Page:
Previous observations in cultured neurons suggest that dendritic mitochondria are stable, and similar evidence has been shown in retinal ganglion cell dendrites from the intact retina (Chang et al., 2006; Faits et al., 2016; Rangaraju et al., 2019). Experiments have also shown that oxidative phosphorylation by mitochondria is needed for dendritic protein translation, not glycolysis (Rangaraju et al., 2019), and that it contributes a majority of the energy consumed at the postsynaptic site by receptor and ion channel activation (Harris et al., 2012). However, taking our observations into account, it’s difficult to conceive such a system could exist where mitochondria are simultaneously immobile and provide significant quantities of energy for synaptic activity through oxidative phosphorylation, yet have no positional bias toward large, strong synapses. We expect there exists a balance between oxidative phosphorylation and glycolysis supplying energy at the synapse. This balance could shift depending on brain region, cell type, compartment, activity level, and mitochondrial morphology and mobility. In this way, dendritic areas receiving synaptic inputs with high functional diversity require greater local mitochondrial ATP production, while baseline activity is supported through local glycolysis or ATP diffusion from more distant sources. Additionally, the role that mitochondria serve at the synapse may shift toward one of calcium buffering and plasticity support. Local depletion of mitochondria has been shown to reduce plasticity (Rangaraju et al., 2019), and by blocking fission, spines have impaired structural and functional long term potentiation (LTP). Induction of LTP causes increased dendritic mitochondrial Ca2+ and a burst of fission (Divakaruni et al., 2018). Thus, once spines become established, mitochondria may localize to input-diverse dendritic regions to support synaptic plasticity. More investigation into the support functions of postsynaptic mitochondria is needed to elucidate their different contributions to synaptic function, plasticity, and development.


All procedures were performed according to NIH guidelines and approved by the Institutional Animal Care and Use Committee at Max Planck Florida Institute for Neuroscience.

Animals, viral injections, and cranial windows

Information on animals, survival viral injections, cranial window implantation are described in depth in our previous studies (Scholl and Fitzpatrick, 2020; Scholl et al., 2017; Scholl et al., 2021). Briefly, layer 2/3 neurons of the primary visual cortex of female ferrets (n=3, Marshall Farms) were driven to express the calcium indicator GCaMP6s via a Cre-dependent AAV expression system. On the day of imaging, a cranial window was surgically implanted to image calcium activity of cortical pyramidal neurons during presentation of visual stimuli.

Two-photon imaging

Two-photon imaging was performed using a Bergamo II microscope (Thorlabs) running Scanimage (Vidrio Technologies) with 940 nm dispersion-compensated excitation provided by an Insight DS+ (Spectraphysics). For spine and axon imaging, power after the objective was limited to <50 mW. Images were collected at 30 Hz using bidirectional scanning with 512×512 pixel resolution or with custom ROIs (regions of interest; framerate range: 22–50 Hz). Somatic imaging was performed with a resolution of 0.488–0.098 µm/pixel. Dendritic spine imaging was performed with a resolution of 0.164–0.065 µm/pixel.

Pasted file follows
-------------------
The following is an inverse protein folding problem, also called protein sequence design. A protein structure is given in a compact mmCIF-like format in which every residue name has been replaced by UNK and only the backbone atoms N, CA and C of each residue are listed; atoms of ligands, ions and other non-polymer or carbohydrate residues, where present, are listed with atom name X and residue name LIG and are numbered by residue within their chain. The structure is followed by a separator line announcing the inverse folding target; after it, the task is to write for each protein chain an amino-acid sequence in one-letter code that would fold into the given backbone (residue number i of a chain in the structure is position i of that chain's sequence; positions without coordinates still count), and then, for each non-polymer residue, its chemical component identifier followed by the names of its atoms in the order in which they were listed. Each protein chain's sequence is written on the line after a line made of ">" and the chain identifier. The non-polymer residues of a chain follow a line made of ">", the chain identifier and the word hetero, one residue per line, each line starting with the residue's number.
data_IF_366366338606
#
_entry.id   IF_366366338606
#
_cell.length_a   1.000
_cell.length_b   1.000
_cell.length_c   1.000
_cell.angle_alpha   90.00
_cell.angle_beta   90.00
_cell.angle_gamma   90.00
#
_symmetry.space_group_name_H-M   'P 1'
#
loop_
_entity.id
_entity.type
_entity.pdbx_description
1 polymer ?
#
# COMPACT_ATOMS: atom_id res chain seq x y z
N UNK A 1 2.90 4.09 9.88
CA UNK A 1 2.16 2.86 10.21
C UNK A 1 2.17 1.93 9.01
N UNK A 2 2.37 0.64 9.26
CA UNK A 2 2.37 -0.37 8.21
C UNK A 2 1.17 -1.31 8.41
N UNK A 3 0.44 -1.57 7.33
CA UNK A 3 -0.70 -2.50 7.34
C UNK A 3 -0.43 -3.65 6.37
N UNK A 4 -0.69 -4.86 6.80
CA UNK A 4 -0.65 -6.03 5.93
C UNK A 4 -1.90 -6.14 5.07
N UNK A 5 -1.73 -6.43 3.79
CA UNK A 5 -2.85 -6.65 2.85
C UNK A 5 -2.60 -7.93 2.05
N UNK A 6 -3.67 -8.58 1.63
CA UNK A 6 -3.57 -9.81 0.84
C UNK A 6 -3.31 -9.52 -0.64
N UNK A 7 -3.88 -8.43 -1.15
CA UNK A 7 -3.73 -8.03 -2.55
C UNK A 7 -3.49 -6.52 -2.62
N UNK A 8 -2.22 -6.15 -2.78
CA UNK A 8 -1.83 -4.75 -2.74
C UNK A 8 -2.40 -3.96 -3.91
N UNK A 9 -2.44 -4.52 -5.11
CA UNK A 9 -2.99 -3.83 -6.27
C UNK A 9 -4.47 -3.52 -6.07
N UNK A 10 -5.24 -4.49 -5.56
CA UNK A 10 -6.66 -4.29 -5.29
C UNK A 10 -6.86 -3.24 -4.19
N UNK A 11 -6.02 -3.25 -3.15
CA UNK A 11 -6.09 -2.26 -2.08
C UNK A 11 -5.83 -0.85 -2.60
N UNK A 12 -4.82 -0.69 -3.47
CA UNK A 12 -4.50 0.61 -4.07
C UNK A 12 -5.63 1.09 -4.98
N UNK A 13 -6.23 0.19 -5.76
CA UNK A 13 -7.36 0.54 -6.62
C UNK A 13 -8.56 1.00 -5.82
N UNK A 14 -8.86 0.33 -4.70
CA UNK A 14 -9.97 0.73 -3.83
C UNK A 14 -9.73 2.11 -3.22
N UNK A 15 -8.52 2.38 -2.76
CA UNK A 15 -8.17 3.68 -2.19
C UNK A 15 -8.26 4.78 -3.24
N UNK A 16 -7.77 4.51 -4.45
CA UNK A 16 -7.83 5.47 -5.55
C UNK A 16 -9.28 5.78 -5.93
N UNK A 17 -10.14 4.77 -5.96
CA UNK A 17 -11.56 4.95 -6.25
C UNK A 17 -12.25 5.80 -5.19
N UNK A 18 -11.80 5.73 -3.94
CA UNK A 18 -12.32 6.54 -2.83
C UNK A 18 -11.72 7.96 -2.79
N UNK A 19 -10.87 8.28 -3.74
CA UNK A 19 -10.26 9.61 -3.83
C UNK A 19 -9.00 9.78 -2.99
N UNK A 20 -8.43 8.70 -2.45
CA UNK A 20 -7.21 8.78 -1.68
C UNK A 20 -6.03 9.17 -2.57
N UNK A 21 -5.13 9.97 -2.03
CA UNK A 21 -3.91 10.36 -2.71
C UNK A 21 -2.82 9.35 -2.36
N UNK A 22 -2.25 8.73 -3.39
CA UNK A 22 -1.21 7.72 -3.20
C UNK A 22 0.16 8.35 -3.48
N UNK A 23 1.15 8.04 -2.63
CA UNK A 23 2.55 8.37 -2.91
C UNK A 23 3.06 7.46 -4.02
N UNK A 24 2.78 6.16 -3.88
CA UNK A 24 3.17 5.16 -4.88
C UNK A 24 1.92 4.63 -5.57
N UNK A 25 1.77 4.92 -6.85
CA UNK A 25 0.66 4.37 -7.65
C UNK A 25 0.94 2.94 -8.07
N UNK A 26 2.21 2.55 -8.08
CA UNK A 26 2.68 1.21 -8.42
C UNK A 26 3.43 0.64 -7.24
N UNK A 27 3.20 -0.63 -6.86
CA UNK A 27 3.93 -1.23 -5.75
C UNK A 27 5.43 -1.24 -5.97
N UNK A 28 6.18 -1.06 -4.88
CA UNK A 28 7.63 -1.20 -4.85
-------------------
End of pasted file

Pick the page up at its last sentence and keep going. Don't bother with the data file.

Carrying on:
Visual stimuli

Visual stimuli were generated using Psychopy (Peirce, 2007). The monitor was placed 25 cm from the animal. Receptive field locations for each cell were hand mapped and the spatial frequency optimized (range: 0.04–0.20 cpd). For each soma and dendritic segment, square-wave or sine-wave drifting gratings were presented at 22.5o increments to each eye independently (2 s duration, 1 s ISI, 8–10 trials for each field of view). Drifting gratings of different directions (0 – 315o) were presented independently to both eyes with a temporal frequency of 4 Hz.

Two-photon imaging analysis

Imaging data were excluded from analysis if motion along the z-axis was detected. Dendrite images were corrected for in-plane motion via a 2D cross-correlation-based approach in MATLAB or using a piecewise non-rigid motion correction algorithm (Pnevmatikakis and Giovannucci, 2017). ROIs were drawn in ImageJ; dendritic ROIs spanned contiguous dendritic segments and spine ROIs were fit with custom software. Mean pixel values for ROIs were computed over the imaging time series and imported into MATLAB. ΔF/F was computed with a time-averaged median or percentile filter (10th percentile). We subtracted a scaled version of the dendritic signal to remove back-propagating action potentials as performed previously (Wilson et al., 2016). ΔF/F traces were synchronized to stimulus triggers sent from Psychopy and collected by Spike2.

Peak responses to bars and gratings were computed using the Fourier analysis to calculate mean and modulation amplitudes for each stimulus presentation, which were summed together. Spines were included for analysis if the mean peak for the preferred stimulus was >10%, the SNR at the preferred stimulus was >1, and spines were weakly correlated with the dendritic signal (Spearman’s correlation, r<0.4). Some spine traces contained negative events after subtraction, so correlations were computed ignoring negative values. Preferred orientation for each spine was calculated by fitting responses with a double Gaussian tuning curve (Wilson et al., 2016) using lsqcurvefit (MATLAB). Orientation selectivity was computed by calculating the vector strength of mean responses (Wilson et al., 2016).